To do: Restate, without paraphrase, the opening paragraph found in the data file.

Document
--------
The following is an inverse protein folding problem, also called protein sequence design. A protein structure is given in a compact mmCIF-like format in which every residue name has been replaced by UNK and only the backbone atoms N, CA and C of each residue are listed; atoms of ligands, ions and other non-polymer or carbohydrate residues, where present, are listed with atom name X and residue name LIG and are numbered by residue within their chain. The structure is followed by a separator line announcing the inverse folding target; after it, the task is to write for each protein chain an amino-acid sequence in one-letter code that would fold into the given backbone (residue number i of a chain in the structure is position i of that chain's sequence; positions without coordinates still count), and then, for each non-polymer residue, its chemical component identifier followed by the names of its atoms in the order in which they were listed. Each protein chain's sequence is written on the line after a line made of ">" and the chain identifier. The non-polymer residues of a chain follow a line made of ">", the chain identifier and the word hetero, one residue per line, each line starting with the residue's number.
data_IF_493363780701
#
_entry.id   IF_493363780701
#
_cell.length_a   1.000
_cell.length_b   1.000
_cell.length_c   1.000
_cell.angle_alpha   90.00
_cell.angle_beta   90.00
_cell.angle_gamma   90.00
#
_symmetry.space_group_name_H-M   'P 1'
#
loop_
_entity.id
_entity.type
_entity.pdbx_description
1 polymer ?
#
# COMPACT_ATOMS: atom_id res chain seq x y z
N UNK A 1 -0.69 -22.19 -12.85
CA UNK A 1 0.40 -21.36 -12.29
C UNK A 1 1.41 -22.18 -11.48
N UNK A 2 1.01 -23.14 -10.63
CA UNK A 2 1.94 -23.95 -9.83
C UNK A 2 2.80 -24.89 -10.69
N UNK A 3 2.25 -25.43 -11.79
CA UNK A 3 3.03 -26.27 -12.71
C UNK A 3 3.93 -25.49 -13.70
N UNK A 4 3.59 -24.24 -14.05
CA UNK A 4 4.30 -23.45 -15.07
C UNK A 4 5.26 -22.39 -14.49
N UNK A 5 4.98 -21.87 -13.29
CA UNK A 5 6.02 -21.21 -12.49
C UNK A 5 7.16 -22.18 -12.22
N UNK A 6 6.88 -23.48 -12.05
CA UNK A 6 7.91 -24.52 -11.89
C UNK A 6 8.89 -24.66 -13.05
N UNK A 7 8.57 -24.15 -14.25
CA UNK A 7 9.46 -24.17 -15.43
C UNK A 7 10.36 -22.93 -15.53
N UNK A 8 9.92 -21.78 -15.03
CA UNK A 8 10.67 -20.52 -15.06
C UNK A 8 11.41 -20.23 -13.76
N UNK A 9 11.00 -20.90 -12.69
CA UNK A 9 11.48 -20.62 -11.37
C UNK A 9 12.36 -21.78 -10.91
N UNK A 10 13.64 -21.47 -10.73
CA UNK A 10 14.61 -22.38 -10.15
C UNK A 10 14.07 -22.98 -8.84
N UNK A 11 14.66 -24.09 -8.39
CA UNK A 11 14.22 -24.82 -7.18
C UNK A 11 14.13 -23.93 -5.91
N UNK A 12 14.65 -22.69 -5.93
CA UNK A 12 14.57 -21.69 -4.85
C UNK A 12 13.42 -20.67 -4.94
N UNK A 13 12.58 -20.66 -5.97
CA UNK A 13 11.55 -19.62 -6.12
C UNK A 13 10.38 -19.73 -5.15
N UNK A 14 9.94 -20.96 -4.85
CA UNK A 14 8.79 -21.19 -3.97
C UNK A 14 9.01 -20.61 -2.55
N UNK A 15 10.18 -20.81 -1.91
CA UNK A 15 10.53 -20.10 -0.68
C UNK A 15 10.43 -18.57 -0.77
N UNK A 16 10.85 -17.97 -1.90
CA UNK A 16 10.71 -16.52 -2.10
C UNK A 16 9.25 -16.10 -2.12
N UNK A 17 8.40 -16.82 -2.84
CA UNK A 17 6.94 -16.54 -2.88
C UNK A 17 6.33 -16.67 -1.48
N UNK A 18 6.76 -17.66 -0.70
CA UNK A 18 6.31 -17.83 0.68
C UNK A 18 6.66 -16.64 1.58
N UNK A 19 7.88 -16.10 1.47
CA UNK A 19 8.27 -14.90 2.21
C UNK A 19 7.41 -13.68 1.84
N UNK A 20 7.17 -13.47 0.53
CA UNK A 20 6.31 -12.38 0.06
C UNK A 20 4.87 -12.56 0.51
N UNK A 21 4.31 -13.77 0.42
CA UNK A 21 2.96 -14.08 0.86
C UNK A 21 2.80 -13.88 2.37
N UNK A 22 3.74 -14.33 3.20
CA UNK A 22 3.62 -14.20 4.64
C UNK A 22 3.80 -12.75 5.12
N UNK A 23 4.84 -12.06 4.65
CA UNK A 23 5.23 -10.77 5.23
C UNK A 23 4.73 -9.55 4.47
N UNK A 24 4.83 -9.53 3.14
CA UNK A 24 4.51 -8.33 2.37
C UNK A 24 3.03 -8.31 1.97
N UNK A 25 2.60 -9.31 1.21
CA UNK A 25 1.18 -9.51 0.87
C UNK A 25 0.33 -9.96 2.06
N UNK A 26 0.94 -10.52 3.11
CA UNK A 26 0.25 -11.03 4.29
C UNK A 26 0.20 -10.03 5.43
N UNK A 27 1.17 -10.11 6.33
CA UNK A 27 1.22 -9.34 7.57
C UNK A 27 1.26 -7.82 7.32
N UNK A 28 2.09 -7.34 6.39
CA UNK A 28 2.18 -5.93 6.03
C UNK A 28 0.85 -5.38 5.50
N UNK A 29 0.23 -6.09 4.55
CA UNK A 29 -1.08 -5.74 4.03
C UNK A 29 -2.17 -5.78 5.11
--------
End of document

The following is an inverse protein folding problem, also called protein sequence design. A protein structure is given in a compact mmCIF-like format in which every residue name has been replaced by UNK and only the backbone atoms N, CA and C of each residue are listed; atoms of ligands, ions and other non-polymer or carbohydrate residues, where present, are listed with atom name X and residue name LIG and are numbered by residue within their chain. The structure is followed by a separator line announcing the inverse folding target; after it, the task is to write for each protein chain an amino-acid sequence in one-letter code that would fold into the given backbone (residue number i of a chain in the structure is position i of that chain's sequence; positions without coordinates still count), and then, for each non-polymer residue, its chemical component identifier followed by the names of its atoms in the order in which they were listed. Each protein chain's sequence is written on the line after a line made of ">" and the chain identifier. The non-polymer residues of a chain follow a line made of ">", the chain identifier and the word hetero, one residue per line, each line starting with the residue's number.